"Alice climbed out of
the news hole. She seemed badly shaken. 'I
"The Hatter and the
March Hare could never
all the coverage of the
is curious indeed that the
in a beautiful meadow, I wish these events were all a
climbed out of the news hole. She seemed badly shaken. "I
thought Wonderland was curious indeed," she said, "but Medialand is
even more peculiar."
Responding to my quizzical look, she quickly added: "Don't
worry, I stayed away from the hookah-smoking caterpillar, the 'Drink
Me' bottle and the 'Eat Me' cake. I did not converse with a single
playing card, dormouse or mock turtle. I was simply observant."
Alice's sudden appearance in the sunlit meadow gave me an idea.
No longer a girl, she was clearly an intelligent woman. "Here," I
said, pulling a laptop from my briefcase, "please write about your
latest adventures." And before she could decline, I ran off.
Returning hours later, I found these words:
Oh dear, how to begin? The Hatter and the March Hare could never
match the lunacy I've just seen in Medialand. I'd heard of people
subsisting on treacle, but the current media diet is rather more
grim. I've got half a mind to write a poem: "The Walrus and the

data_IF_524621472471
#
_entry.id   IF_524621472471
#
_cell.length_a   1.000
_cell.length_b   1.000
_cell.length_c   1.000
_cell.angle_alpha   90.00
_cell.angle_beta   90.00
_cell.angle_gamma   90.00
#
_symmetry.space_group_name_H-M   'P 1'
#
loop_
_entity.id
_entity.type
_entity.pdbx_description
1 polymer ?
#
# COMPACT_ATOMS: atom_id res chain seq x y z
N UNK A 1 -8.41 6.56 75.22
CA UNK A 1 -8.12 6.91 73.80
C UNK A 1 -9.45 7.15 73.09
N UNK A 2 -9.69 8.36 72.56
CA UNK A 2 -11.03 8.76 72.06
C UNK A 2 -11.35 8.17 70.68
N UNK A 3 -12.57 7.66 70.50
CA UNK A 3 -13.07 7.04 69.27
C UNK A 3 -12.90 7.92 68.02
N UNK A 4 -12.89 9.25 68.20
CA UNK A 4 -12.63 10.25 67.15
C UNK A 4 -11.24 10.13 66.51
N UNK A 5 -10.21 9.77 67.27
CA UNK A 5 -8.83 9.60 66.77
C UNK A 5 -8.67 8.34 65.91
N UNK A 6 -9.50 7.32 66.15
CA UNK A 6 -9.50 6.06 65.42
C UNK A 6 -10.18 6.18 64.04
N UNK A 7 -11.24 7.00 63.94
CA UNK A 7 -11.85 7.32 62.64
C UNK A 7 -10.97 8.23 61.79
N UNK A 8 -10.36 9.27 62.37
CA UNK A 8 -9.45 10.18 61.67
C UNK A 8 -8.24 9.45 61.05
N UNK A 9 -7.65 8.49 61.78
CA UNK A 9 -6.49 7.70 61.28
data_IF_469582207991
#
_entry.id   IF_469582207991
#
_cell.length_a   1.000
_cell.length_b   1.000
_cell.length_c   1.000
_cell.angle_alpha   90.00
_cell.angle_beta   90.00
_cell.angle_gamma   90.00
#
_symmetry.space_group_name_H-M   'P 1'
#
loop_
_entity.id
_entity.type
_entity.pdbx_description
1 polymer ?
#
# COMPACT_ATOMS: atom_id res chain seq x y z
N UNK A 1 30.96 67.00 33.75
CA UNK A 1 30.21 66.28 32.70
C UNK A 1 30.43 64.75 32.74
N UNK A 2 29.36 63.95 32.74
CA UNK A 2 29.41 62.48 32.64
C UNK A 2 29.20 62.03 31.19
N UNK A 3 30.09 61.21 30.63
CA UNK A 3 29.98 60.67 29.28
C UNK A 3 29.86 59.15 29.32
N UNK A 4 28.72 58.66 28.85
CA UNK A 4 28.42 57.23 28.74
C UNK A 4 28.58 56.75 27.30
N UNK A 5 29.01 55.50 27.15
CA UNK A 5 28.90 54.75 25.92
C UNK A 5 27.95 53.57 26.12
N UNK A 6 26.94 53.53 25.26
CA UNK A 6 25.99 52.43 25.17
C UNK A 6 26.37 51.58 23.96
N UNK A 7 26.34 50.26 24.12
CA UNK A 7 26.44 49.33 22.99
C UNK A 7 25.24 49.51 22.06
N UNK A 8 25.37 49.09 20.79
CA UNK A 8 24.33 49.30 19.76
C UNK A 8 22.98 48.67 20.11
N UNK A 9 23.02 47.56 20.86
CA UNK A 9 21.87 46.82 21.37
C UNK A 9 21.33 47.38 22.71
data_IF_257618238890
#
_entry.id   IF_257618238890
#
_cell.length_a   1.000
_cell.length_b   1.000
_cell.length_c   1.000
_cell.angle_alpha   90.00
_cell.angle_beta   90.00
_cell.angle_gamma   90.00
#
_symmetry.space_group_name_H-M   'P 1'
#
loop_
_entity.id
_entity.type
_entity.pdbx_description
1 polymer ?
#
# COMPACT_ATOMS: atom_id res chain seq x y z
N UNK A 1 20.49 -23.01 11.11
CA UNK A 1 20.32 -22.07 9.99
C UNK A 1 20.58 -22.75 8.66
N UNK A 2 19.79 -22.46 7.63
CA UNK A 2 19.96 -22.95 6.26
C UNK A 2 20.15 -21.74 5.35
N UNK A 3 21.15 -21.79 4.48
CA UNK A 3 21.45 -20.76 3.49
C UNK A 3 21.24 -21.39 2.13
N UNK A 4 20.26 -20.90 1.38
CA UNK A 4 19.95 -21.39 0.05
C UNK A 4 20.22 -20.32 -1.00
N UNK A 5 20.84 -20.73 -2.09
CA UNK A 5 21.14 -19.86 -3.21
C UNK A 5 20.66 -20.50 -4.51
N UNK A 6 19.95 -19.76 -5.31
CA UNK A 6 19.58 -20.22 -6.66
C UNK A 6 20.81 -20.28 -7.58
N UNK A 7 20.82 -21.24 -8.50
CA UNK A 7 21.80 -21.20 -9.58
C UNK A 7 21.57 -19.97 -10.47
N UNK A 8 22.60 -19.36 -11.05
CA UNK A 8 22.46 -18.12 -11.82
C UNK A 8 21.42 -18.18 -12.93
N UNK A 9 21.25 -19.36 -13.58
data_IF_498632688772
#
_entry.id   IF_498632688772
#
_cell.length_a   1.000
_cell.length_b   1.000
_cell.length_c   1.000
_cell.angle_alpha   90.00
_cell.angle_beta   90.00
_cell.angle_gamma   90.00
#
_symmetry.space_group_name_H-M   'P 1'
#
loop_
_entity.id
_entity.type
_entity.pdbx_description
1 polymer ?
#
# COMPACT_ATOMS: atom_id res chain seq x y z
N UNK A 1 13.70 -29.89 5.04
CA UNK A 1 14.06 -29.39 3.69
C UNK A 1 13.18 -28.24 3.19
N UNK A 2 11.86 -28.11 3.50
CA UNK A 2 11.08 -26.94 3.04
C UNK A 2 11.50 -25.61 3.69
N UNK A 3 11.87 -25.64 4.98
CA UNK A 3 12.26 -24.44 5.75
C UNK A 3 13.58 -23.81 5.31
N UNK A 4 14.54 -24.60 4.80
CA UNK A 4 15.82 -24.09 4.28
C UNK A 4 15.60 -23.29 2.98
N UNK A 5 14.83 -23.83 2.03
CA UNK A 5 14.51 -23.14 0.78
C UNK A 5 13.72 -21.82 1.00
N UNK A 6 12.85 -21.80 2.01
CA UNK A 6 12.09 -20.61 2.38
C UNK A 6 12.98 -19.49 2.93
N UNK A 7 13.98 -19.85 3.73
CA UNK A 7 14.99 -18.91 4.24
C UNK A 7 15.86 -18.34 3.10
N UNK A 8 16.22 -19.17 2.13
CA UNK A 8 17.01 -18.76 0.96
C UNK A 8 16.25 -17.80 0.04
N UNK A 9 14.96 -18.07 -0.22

Journalist wondered where they'd been. / They wept like anything to
see such quantities of spin..."
It was a Friday (April 12) when the military in Venezuela pushed
out the president. On Saturday, a New York Times front-page headline
said "Venezuela's Chief Forced to Resign," and the first of more than
30 paragraphs referred to "a sudden end to the turbulent three-year
reign of a mercurial strongman." The entire article used the word
"coup" only once -- reporting that "Cuba called the change-over a
Meanwhile, also declining to call the coup a coup, the Times
lead editorial used upbeat euphemisms to hail it: "With yesterday's
resignation of President Hugo Chavez, Venezuelan democracy is no
longer threatened by a would-be dictator. Mr. Chavez, a ruinous
demagogue, stepped down after the military intervened and handed
power to a respected business leader." But many Venezuelans were less
pleased to see the ditching of their constitution. In less than 48
hours, Chavez returned to office.
The Saturday editorial by the New York Times had asserted that
the move against Venezuela's twice-elected president was strictly an
internal matter: "Rightly, his removal was a purely Venezuelan
affair." But on Tuesday, the newspaper reported: "Senior members of
the Bush administration met several times in recent months with
leaders of a coalition that ousted the Venezuelan president ... and
agreed with them that he should be removed from office."
In a Tuesday editorial, the Times indicated that three days
earlier it had suffered from temporary amnesia, forgetting the
transcendent virtues of democracy. Now, in the wake of the coup's
failure, the new editorial was a bit contrite: "Mr. Chavez has been
such a divisive and demagogic leader that his forced departure last
week drew applause at home and in Washington. That reaction, which we